jesse hassett wrote:
> Always. Also along with SPF its best to make sure your RDNS is correct as many people overlook that.
> Though to my knowledge gmail does not offer any whitelisting and hotmail/msn uses a pay service that requires a volume of mail out of the scope of alpha and beta stages of many companies. Yahoo AOL and earthlink are pretty easy to work with as long as you are compliant. AOL offers their feedback loops which are helpful in maintaining a good status.
well, if it was easy to get whitelisted, you understand that they will
soon be inundated...
> Any thoughts on allowing a user to remove their address form a suppression list? I like to use confirmation key sent to the address but always wonder if this might be considered by some to be violating their wish to unsubscribe. Its kind of hard when there is no list persay.
what's a suppression list?
I see no problem verifiying that the user who wants to get removed is he
who claims. but propose a human contact for people who don't understand
what it's all about.
> I always try and keep these as plain as possible but insist on a standardized footer on all site mailings that includes the unsub link. Which makes them html. Making sure the correct Mime-types are set is good for spam filtering.
there is no need for html. most "basic users" use MUAs that will make
URLs clickable even in plain text.
> This is exactly why I am looking to track the response codes on the mails. After reaching a threshold supported by business needs accounts returning perpetual 400 errors or 550s can be marked as invalid and cut down on clogging up my and others mail servers. That and so I can display to our users the status of messages used to introduce their peers to our application. Typos are of course the most common problem and should be easy to remedy if the user knows.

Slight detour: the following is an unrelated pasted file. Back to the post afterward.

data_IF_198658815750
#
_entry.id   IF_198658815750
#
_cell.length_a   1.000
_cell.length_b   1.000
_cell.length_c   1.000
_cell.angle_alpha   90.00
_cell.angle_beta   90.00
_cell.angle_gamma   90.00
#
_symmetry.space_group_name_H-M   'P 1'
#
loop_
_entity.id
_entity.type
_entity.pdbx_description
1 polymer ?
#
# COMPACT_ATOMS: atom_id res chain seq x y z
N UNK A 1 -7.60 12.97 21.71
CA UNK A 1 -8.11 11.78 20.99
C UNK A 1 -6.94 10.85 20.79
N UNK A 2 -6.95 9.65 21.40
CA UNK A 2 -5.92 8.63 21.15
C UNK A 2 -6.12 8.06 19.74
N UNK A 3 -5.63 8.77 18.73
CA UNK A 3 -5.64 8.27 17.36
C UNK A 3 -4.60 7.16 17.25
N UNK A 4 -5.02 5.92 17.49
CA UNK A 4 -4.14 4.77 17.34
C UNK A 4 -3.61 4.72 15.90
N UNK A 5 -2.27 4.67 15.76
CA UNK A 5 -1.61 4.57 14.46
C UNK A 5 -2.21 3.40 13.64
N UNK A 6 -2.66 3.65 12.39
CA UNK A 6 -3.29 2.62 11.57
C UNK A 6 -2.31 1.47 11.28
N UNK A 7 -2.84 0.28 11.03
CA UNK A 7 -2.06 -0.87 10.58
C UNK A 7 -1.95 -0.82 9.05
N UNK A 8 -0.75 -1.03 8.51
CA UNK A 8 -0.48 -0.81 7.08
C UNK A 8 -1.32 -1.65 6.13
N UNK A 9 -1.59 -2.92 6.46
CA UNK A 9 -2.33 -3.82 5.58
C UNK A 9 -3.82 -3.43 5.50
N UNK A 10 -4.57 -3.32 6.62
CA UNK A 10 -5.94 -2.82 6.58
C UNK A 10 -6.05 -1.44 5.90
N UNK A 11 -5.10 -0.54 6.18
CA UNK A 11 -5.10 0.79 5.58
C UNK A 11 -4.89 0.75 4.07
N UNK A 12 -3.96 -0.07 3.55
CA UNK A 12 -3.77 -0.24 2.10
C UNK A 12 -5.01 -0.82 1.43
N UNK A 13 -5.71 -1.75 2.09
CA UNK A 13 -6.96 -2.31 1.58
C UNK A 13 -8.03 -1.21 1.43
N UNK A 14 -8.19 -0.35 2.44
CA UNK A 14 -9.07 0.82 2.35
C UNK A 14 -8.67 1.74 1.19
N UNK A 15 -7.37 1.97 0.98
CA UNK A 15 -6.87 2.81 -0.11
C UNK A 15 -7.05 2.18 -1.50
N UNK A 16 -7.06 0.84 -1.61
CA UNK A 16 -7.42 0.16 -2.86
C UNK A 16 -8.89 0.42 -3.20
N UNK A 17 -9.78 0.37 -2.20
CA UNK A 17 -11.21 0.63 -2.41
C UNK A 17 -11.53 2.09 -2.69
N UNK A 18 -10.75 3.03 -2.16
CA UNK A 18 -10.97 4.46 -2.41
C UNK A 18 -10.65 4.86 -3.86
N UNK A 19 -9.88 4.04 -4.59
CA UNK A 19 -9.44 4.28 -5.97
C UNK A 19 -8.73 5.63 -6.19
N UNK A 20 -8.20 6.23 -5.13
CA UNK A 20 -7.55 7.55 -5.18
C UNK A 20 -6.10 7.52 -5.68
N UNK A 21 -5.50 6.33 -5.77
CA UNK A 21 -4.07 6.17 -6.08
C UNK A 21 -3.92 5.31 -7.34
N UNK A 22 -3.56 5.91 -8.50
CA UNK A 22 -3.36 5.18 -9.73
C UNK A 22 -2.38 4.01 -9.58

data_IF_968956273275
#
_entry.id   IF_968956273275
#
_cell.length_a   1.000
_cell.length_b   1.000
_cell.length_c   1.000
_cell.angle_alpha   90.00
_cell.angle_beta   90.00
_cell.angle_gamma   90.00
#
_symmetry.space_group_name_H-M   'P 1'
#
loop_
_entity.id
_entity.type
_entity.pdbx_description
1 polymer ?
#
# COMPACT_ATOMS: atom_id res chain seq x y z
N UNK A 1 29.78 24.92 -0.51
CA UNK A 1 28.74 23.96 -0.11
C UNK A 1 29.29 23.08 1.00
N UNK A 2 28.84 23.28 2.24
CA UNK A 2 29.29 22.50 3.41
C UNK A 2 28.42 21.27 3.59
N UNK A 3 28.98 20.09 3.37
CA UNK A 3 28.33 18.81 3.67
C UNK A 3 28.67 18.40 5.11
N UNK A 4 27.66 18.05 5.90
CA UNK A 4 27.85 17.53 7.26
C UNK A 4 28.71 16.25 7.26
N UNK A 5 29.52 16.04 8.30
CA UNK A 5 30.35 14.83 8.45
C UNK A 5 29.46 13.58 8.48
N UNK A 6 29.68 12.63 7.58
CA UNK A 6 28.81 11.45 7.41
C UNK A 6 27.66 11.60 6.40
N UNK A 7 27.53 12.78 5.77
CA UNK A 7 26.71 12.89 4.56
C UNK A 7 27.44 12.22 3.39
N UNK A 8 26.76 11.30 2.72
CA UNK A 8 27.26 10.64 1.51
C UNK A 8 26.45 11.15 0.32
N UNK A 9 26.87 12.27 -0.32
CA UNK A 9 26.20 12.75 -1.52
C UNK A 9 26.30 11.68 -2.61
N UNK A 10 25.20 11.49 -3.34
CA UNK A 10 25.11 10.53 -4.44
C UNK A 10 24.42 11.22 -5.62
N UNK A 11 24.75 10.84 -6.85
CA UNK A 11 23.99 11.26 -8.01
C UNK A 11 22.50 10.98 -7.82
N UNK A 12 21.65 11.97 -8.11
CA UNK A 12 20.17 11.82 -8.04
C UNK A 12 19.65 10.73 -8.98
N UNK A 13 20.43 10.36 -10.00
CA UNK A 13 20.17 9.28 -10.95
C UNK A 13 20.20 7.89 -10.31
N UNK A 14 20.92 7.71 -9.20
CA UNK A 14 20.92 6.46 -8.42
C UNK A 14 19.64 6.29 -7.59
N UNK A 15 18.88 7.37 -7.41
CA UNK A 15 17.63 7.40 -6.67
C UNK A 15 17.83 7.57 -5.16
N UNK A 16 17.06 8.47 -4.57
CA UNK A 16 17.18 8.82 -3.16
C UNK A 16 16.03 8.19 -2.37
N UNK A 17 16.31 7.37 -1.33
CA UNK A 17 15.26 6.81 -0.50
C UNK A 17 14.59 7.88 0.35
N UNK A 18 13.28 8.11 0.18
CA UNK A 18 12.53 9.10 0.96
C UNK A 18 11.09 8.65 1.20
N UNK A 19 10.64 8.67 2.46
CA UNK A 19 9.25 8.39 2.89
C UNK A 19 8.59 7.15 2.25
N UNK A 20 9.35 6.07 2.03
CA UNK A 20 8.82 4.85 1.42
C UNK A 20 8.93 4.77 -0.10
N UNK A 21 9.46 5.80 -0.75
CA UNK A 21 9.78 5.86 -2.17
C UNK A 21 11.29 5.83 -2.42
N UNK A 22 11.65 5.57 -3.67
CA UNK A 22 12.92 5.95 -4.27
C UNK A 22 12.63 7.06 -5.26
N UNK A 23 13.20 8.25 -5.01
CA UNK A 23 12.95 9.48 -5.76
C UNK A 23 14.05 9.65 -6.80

> How would you implement this tracking and blocking within the mail system? If I could do this without the need to integrate into my application and wait on the developers to have time, as well as the security implications of having a mailing server with database access, I would be ecstatic.
by periodically parsing logs and adding addresses to a map called with
check_recipient_access (if sendmail is used, then transport_maps should
be used instead).
>> - and of course, don't use anybody else's list. This may be hard for
>> businesses, but business is not supposed to be easy. use your
>> imagination and creativity to find ways to attract your target
> Any advice on dealing with the need to allow users to send an invitation through our site to an account we have no relationship with?
Ask the user to provide the first and last name and use these in the To
field. This helps a bit because many filters will "be happy" if the
first and last name match the user address (unlike random first/last
names found in spam).
Use a reserved display and address for the From header. Don't forgte
that MUAs "collect" addresses and will use them for address completion.
An alternative is to use the "member" address in the From header, but
this may be risky (LinkedIn do that, but they are whitelisted in many
consider providing a mailto button for those who can use their mailer
(won't work for webmailers). Chances are they are whitelisted at the
PS. Be ready to get your share of Challenge/Response scatter...
> Our registered and confirmed users are the ones initiating the mail but it of course is sourced with us. (This has been a personal issue for me at many of my jobs as it borders on spamming. But thats part of "Social Networking") I ensure that the from headers and reply-to are always clear and do not impersonate the email address of my registered users as many sites seem to do. All mail coming out of my mail server is from my mail domain and is used solely for my applications.
I don't think it's at the border of spam. Fighting spam doesn't mean
Anyway, let's stop here to avoid annoying other members. if you need
more infos, contact me offlist.